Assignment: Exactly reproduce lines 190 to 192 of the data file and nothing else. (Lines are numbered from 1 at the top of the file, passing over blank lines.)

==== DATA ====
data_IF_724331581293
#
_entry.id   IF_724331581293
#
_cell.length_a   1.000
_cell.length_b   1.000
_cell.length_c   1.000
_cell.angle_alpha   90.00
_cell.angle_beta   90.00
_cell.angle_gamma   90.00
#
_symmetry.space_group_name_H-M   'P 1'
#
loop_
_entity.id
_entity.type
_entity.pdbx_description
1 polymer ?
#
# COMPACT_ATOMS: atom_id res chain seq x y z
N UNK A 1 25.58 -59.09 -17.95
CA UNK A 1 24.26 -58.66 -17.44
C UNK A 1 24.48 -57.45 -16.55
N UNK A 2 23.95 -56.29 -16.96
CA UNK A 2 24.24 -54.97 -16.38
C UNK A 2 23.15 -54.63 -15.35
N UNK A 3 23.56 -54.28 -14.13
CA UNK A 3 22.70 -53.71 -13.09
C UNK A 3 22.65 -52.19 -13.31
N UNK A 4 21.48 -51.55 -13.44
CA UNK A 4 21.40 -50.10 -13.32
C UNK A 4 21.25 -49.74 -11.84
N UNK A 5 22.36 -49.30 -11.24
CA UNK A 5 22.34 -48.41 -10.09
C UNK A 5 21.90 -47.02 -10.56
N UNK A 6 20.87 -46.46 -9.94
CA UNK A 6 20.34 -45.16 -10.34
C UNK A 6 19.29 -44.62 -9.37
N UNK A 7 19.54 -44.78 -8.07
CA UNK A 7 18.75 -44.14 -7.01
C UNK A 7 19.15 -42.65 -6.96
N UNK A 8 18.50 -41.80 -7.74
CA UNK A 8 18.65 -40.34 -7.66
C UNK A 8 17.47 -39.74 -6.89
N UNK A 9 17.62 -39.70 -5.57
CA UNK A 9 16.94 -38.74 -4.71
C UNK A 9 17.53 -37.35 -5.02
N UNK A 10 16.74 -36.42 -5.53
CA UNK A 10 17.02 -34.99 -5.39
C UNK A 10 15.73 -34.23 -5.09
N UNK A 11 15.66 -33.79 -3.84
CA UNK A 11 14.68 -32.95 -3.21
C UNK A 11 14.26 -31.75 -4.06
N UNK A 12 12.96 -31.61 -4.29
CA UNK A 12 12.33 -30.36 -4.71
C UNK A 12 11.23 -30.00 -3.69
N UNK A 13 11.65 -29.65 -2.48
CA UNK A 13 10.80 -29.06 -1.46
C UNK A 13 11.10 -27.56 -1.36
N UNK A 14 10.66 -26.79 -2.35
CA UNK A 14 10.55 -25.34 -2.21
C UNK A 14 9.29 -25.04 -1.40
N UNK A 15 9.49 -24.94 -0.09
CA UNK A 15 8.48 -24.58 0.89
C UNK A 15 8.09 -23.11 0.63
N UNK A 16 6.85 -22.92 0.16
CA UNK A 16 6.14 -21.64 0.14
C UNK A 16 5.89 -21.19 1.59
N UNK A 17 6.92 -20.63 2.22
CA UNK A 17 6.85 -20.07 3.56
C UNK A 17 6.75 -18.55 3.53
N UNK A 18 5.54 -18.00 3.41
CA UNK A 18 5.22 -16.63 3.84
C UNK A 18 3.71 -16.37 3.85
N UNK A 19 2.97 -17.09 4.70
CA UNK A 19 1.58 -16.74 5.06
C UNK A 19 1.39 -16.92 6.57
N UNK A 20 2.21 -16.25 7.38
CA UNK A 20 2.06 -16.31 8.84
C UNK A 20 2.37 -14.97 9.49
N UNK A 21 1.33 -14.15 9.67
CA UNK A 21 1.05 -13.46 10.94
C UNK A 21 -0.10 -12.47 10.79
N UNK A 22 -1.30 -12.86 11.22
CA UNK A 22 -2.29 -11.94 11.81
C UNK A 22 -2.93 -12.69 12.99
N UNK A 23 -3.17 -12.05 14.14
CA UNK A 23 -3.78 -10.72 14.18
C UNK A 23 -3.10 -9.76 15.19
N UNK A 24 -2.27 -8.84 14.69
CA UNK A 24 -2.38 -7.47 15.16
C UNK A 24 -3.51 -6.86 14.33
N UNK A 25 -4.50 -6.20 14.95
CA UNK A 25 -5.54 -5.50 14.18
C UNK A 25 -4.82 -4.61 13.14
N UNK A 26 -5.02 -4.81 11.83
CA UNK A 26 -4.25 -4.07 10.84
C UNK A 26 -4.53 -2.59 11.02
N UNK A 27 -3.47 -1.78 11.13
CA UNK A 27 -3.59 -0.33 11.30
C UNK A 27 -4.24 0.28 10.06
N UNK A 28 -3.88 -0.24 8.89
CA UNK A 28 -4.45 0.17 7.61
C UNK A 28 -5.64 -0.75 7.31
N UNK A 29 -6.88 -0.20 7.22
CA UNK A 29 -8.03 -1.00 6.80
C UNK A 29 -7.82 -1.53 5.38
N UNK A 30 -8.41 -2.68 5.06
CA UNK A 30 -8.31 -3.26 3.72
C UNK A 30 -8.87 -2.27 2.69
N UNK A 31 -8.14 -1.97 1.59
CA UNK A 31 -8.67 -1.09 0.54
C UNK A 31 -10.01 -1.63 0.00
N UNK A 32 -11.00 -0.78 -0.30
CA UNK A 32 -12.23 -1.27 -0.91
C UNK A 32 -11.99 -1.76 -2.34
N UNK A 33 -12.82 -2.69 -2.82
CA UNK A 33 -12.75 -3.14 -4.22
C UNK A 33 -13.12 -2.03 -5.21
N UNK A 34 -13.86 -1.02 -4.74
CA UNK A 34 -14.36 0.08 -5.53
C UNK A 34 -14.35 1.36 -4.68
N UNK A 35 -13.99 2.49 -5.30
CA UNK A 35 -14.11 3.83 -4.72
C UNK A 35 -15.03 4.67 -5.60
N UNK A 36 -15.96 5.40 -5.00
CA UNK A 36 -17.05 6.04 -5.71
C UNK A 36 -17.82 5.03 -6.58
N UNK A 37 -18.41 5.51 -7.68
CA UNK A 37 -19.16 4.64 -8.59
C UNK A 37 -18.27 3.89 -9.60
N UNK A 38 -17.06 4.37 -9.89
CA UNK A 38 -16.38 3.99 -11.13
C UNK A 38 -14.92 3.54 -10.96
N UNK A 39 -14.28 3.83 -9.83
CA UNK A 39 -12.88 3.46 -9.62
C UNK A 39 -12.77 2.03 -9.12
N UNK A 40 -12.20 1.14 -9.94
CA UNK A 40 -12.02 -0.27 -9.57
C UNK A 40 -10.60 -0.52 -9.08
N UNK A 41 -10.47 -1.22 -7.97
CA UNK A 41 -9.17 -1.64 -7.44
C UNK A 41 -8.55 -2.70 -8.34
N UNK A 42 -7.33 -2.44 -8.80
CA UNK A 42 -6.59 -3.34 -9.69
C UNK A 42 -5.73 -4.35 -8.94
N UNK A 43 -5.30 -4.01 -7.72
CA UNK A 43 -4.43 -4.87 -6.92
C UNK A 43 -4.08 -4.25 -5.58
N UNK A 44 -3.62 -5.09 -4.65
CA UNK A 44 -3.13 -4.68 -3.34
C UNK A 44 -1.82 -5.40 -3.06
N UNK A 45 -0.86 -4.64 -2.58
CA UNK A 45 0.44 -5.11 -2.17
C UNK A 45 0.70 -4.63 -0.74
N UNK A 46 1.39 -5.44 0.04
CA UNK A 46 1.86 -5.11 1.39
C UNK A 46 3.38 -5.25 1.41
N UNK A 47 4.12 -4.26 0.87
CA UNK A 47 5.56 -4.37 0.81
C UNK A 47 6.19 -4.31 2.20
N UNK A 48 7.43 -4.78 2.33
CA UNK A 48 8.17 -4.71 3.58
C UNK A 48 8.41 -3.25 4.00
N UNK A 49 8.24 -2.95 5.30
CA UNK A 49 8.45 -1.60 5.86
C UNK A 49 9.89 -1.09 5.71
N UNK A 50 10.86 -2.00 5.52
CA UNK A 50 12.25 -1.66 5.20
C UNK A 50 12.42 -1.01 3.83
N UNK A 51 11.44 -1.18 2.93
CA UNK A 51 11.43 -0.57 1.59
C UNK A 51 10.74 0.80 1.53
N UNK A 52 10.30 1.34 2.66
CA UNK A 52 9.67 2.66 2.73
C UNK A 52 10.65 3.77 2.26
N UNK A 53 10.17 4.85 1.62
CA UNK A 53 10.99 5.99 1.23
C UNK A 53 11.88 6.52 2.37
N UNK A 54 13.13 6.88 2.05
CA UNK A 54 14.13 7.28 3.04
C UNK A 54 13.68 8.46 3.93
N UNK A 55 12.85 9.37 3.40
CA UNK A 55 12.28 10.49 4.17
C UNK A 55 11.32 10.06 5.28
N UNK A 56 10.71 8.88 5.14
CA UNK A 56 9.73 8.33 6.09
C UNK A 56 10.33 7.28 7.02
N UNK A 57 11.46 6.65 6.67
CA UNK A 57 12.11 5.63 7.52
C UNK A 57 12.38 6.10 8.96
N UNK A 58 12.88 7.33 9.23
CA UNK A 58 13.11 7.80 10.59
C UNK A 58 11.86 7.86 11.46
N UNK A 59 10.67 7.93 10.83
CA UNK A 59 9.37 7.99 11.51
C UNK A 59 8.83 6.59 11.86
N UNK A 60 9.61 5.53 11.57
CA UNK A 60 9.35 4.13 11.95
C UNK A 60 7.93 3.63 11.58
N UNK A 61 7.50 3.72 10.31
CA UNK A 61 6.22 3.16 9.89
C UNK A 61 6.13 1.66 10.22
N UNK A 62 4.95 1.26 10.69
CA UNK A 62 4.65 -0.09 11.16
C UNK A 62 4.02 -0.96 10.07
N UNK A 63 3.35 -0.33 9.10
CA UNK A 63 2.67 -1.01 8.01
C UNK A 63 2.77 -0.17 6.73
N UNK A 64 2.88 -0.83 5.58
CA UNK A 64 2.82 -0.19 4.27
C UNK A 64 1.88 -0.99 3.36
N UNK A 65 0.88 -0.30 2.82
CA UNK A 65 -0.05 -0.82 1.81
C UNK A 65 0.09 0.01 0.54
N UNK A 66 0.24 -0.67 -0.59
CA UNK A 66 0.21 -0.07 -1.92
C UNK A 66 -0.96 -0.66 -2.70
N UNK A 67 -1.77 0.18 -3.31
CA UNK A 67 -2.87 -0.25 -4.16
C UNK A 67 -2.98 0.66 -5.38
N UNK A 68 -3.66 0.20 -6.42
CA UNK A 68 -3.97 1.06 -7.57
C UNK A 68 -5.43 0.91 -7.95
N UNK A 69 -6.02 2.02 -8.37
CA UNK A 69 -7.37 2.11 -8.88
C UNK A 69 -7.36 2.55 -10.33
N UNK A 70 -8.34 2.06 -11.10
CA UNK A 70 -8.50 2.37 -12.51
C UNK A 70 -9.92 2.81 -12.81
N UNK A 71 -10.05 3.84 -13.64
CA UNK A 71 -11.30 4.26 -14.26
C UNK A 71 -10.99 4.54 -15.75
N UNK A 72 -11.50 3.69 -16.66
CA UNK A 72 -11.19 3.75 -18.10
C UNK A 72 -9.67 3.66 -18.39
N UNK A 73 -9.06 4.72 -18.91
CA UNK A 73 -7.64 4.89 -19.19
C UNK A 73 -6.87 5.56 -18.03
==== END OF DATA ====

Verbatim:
CA UNK A 57 12.11 5.63 7.52
C UNK A 57 12.38 6.10 8.96
N UNK A 58 12.88 7.33 9.23